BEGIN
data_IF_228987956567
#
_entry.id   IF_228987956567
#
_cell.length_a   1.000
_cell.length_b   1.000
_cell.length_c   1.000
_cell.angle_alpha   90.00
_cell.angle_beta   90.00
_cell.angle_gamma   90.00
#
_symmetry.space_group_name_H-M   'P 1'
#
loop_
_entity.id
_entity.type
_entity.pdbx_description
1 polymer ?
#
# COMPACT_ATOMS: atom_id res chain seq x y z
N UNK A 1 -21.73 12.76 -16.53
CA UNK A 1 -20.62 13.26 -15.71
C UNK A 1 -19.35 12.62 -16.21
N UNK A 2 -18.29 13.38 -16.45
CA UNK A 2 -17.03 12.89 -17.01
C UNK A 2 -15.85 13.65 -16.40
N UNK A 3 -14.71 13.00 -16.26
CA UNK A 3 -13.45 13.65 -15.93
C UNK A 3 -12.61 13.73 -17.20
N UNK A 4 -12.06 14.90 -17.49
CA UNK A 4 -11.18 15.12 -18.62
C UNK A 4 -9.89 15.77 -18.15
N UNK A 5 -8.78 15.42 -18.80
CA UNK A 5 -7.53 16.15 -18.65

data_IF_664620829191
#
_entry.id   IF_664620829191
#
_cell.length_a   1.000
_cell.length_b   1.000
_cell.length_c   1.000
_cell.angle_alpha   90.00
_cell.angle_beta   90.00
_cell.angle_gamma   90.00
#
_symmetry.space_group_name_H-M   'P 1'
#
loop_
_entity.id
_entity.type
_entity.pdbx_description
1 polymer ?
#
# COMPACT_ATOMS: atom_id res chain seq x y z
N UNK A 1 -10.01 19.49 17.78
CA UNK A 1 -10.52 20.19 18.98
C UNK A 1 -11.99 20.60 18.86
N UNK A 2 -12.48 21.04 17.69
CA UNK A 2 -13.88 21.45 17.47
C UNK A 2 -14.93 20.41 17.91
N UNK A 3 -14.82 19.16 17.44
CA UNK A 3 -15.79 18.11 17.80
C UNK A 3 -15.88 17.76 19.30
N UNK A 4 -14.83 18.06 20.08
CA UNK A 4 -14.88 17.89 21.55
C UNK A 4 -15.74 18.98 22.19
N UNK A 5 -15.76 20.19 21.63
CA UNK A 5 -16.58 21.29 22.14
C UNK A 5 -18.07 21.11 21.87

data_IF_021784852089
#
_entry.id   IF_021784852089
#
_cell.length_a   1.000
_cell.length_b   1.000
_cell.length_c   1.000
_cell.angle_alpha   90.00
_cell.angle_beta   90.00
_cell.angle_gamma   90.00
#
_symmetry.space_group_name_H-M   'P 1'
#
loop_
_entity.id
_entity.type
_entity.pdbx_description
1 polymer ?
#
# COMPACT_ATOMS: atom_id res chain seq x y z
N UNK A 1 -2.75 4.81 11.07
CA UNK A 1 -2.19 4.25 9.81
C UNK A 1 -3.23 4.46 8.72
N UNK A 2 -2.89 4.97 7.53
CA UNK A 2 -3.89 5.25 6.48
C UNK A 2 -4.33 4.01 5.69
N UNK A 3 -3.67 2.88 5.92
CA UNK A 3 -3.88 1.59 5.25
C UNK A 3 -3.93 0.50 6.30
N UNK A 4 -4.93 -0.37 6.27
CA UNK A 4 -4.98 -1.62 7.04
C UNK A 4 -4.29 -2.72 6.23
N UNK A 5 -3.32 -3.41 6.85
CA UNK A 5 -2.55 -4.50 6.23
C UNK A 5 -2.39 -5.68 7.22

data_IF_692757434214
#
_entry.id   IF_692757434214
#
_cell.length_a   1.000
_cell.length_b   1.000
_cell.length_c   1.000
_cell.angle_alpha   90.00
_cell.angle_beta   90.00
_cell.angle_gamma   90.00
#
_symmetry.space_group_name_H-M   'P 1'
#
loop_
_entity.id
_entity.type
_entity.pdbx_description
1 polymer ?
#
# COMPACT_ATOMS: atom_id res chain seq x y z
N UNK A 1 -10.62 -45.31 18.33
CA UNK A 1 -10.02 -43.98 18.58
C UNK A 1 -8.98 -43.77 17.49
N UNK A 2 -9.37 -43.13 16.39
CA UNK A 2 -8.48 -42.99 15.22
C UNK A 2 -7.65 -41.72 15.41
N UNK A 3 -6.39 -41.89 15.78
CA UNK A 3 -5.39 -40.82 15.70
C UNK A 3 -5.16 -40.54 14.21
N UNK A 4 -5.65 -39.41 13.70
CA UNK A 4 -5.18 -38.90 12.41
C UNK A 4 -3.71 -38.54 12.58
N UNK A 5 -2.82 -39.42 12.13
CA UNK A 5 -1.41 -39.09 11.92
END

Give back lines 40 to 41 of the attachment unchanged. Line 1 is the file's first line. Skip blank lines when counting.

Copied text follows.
_cell.length_b   1.000
_cell.length_c   1.000